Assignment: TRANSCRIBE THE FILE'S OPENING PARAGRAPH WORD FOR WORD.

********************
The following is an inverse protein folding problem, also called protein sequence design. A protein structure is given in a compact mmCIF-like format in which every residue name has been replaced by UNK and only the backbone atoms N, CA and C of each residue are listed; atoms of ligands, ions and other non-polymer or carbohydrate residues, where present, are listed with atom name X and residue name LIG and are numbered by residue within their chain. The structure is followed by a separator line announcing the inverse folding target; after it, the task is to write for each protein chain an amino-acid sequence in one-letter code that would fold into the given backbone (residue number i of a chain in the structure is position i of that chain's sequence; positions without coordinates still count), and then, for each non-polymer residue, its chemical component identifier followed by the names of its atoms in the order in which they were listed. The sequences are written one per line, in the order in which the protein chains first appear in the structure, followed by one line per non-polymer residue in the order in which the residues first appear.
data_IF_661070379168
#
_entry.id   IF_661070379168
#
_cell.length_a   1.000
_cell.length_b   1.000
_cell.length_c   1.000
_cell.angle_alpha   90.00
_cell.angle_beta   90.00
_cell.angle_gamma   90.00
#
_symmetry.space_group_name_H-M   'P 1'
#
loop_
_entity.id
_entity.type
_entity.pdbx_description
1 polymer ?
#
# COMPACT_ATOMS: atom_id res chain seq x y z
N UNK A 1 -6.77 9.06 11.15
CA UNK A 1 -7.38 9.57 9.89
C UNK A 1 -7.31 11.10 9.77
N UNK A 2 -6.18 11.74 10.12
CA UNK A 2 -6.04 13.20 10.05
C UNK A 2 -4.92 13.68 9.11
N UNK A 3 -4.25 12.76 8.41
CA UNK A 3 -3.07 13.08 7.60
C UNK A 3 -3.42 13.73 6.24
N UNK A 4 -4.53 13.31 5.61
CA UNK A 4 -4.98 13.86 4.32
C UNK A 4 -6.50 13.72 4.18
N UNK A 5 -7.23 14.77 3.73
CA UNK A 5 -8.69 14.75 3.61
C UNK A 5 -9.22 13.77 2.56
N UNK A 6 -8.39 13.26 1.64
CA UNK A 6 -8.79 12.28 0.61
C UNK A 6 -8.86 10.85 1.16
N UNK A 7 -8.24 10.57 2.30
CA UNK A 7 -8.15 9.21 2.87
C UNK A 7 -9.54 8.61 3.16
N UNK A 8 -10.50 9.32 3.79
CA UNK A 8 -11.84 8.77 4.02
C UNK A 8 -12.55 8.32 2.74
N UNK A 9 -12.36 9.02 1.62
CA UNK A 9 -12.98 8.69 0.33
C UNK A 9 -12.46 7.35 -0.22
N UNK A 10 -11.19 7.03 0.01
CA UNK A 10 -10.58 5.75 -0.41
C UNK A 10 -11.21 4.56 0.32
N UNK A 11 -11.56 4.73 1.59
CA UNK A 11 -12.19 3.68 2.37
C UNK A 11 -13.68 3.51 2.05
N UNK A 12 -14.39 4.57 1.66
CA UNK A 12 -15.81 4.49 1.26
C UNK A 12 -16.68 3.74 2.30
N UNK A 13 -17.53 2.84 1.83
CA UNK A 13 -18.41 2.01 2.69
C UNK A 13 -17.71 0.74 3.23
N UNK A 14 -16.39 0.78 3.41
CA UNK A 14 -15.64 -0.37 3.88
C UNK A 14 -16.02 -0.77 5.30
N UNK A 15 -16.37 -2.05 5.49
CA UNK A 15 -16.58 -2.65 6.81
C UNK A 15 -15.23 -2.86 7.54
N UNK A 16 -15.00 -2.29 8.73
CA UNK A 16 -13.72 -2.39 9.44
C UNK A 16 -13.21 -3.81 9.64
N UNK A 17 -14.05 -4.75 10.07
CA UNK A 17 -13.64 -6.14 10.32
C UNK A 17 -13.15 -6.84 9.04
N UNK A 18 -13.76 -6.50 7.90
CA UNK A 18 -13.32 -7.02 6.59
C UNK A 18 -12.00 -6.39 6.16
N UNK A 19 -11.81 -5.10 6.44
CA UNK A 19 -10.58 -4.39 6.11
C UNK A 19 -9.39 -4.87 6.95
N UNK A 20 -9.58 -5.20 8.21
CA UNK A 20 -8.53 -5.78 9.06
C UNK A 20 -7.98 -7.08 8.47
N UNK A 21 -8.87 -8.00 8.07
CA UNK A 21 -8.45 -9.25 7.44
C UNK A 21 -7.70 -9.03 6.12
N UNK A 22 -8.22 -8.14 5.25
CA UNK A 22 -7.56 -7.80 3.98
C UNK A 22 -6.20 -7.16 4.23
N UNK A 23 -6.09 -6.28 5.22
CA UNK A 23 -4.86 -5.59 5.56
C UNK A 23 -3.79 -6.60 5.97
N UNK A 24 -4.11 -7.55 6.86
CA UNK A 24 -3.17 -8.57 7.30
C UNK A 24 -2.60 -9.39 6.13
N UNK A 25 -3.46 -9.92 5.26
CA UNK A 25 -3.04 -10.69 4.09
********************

The following is an inverse protein folding problem, also called protein sequence design. A protein structure is given in a compact mmCIF-like format in which every residue name has been replaced by UNK and only the backbone atoms N, CA and C of each residue are listed; atoms of ligands, ions and other non-polymer or carbohydrate residues, where present, are listed with atom name X and residue name LIG and are numbered by residue within their chain. The structure is followed by a separator line announcing the inverse folding target; after it, the task is to write for each protein chain an amino-acid sequence in one-letter code that would fold into the given backbone (residue number i of a chain in the structure is position i of that chain's sequence; positions without coordinates still count), and then, for each non-polymer residue, its chemical component identifier followed by the names of its atoms in the order in which they were listed. The sequences are written one per line, in the order in which the protein chains first appear in the structure, followed by one line per non-polymer residue in the order in which the residues first appear.